It’s no big secret. You have a fight on your hands.
The ongoing shortage of homegrown STEM students has been further exacerbated by the implications of Brexit. Add to that the fact Scottish working-age migration is predicted to fall by a total of 73% through to 2022, significantly shrinking the country’s talent pool, and the picture can start to look very bleak.
With people and talent representing a key driver for business growth, failure to overcome this challenge could mean the difference between your business becoming a Life Sciences powerhouse or a minnow, overshadowed by a bigger, bolder global competitor (with much deeper pockets).
So what can you do about it? What steps can you take to stand a fighting chance in the tussle for talent?
1. Start with Who
By 2020 half of the workforce will be classified as contingent workers, meaning a significant part of your business could be designed, managed and built by virtual, remote, part-time or self-employed people. To counter this, you need to consider your strategic workforce planning and resourcing model:
Who do you need to scale your business?
Where are they?
What type of employee are they?
Are you able to meet their expectations?
Can you articulate a culture and purpose that inspires then?
Devote the same care and attention as you put into your customer research into your future employees – understand the recruitment market for your industry, look at what competitors are doing well (and not so well), and identify what will attract your future talent.
2. The C Word
Culture. Once you’ve taken time to understand who you want to attract into your business, then it’s time to reflect on your why. What is the core purpose of your business? Why did you create it? What do you want it to be known for in the market? What will be your legacy?
When you’re competing in a crowded (and expensive) employment market (which, if you’re a life sciences business operating in Scotland, then you almost certainly are), then you need to think outside of the box. You can’t always compete on salary, so there needs to be something else to pull highly sought-after talent into your business.
A strong, well-defined culture can be the difference between a thriving recruitment pipeline and a relentless scrap to secure top talent. The global start-up phenomenon which, in the past decade, has seen many “corporate lifers” jump ship and sign up for higher risk, lower pay employment is testament to the power of culture in attracting talent.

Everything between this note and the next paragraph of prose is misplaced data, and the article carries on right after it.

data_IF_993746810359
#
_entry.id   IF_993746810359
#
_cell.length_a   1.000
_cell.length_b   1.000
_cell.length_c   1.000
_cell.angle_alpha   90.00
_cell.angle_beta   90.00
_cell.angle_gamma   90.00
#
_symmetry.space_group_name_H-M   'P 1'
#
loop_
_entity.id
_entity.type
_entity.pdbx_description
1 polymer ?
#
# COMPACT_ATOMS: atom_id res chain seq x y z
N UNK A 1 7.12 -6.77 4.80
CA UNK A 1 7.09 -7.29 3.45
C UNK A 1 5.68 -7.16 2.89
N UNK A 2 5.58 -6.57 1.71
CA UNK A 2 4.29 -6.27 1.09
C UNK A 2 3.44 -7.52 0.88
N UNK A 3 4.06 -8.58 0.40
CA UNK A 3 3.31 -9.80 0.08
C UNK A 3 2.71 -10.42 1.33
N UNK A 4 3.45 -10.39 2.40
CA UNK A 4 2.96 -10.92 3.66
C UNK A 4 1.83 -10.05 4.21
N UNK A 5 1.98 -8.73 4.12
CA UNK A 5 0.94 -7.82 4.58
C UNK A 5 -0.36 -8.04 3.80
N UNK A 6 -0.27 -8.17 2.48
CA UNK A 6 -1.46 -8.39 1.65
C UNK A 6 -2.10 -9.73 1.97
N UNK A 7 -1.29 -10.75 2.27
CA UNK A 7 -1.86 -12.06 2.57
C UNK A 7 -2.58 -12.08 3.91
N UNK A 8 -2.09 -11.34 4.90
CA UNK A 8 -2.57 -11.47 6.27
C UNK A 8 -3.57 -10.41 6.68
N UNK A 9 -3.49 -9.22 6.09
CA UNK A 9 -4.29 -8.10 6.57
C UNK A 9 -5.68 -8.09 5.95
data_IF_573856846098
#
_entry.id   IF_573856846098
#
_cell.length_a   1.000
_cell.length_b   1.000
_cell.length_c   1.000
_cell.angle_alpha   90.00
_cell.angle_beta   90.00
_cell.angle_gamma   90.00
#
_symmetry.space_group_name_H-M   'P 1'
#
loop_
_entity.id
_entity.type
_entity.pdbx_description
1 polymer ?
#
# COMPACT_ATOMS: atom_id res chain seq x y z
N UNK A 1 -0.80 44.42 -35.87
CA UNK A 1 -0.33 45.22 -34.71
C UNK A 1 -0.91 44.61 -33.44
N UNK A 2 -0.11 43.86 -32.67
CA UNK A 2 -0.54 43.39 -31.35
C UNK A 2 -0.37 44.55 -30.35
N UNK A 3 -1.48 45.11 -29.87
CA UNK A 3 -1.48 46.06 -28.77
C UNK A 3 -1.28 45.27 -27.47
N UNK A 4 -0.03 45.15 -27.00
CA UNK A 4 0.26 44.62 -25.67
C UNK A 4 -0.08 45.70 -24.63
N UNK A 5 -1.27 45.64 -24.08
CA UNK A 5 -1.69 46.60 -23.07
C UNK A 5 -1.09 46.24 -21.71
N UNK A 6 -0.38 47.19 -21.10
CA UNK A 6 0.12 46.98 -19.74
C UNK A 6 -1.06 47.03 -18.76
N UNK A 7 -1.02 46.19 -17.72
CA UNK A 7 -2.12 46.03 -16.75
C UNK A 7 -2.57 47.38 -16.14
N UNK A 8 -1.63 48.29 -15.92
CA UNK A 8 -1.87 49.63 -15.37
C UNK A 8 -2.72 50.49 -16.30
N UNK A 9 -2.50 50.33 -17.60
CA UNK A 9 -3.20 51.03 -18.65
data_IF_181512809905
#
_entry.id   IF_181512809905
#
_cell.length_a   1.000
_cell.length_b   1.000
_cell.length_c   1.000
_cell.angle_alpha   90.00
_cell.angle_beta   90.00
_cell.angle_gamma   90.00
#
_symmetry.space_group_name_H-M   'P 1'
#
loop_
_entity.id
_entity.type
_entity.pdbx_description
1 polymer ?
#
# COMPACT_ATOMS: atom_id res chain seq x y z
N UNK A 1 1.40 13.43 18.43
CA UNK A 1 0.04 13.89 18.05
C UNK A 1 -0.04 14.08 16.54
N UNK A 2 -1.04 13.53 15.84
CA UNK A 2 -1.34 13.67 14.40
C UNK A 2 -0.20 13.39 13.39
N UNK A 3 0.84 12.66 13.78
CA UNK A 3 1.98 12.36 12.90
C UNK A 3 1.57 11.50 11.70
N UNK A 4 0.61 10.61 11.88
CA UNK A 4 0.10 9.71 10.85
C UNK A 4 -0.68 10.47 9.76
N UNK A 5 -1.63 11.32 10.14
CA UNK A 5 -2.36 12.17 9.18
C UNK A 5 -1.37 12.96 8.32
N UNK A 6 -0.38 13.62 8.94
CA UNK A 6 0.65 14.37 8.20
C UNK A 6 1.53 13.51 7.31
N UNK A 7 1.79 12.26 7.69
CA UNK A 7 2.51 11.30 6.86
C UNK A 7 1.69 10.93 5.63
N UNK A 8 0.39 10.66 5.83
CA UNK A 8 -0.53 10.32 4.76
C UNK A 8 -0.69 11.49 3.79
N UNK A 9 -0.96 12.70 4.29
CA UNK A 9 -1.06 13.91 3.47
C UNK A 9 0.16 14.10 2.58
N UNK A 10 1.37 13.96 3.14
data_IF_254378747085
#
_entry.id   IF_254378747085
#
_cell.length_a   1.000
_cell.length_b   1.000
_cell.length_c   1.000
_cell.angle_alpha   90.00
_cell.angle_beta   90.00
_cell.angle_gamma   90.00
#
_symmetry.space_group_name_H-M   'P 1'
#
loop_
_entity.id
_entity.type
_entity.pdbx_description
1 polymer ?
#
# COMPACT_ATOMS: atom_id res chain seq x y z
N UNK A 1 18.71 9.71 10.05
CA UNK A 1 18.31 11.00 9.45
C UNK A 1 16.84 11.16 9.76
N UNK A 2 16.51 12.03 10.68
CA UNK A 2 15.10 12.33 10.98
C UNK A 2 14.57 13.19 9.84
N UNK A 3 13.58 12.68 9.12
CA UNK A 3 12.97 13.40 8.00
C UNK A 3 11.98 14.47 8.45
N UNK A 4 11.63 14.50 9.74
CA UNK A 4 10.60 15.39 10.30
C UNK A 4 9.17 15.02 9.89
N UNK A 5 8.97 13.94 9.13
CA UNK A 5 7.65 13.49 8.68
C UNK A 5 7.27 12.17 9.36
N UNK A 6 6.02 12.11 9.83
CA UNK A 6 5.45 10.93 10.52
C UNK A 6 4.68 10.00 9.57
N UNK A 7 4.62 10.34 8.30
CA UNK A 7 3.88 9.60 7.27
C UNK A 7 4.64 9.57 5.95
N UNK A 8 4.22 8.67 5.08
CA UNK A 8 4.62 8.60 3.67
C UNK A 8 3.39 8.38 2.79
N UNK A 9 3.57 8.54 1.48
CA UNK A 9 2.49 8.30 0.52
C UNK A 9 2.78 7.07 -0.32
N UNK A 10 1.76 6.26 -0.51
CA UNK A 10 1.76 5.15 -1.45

This is where those of you in the life sciences sector are at an advantage – your purpose is integral to what you do every day. Whether that’s researching new healthcare treatments to cure us, innovating the food supply chain to provide global sustenance, or developing new technology to tackle climate change. Your brand narrative is already written, it’s in your DNA, so there’s a huge opportunity to leverage your purpose through marketing and word of mouth to attract talented individuals and encourage them to choose you, choose your mission, and be a part of something important.
3. Deliver. Deliver. Deliver.
When you know who you want to attract and you’re clear on why you are passionate about it (and therefore why they will be too), then it’s time to deliver.
One of the most effective ways to attract top talent into your business is through your existing employees. A management style based on mutual trust, transparency and a shared purpose can encourage open-sharing culture, promote innovation and create a sense of community. When potential recruits are on the outside looking in on, and hearing, what your current employees have to say (in person or online), they want to be part of that community, they want to belong.
The physical environment you create for your business can also play a key role here. In the same way your home reflects you and your family, your premises should be a reflection of your purpose and what you stand for as a company. It is your marketing real estate, your show home, and can be a powerful magnet (or detractor!) for future recruits so should be given focused attention and align to “who” you’re trying to attract and the culture you embody.
Finally, think about how you incentivise your employees. Traditional methods of performance management and incentivisation are not fit-for-future. In order to attract and retain top performers, you need to think beyond the traditional financial metrics.
A purpose-based performance scorecard incorporating metrics built around the growth of your business, such as innovation, entrepreneurship, collaboration and experimentation, will likely resonate with employees on a deeper, more meaningful level, encourage behaviours necessary to help you scale, and are less easily replicated (or outbid!) by competitors.
It’s not an easy fight, nor is there a quick “one-size-fits-all” fix. However, you have a lot going for you and you are part of a thriving sector in an ambitious country.
Focusing on what you can control and leveraging the tools you have at your disposal can produce some early wins. Much like Silicon Valley, including modern day recruitment giants like Facebook and Google, top talent will attract top talent so scoring some early wins can become a self-fulfilling prophecy – providing you deliver the goods when the talent comes inside.
Nicola Pidgeon, Assistant Director at EY Scotland
To find out more about the EY 7 Drivers of Growth, visit:
Hear more about the EY 7 Drivers of Growth at The Scotsman’s annual Life Sciences conference on the 26th of November, book your place here: www.scotsmanlifesciences.co.uk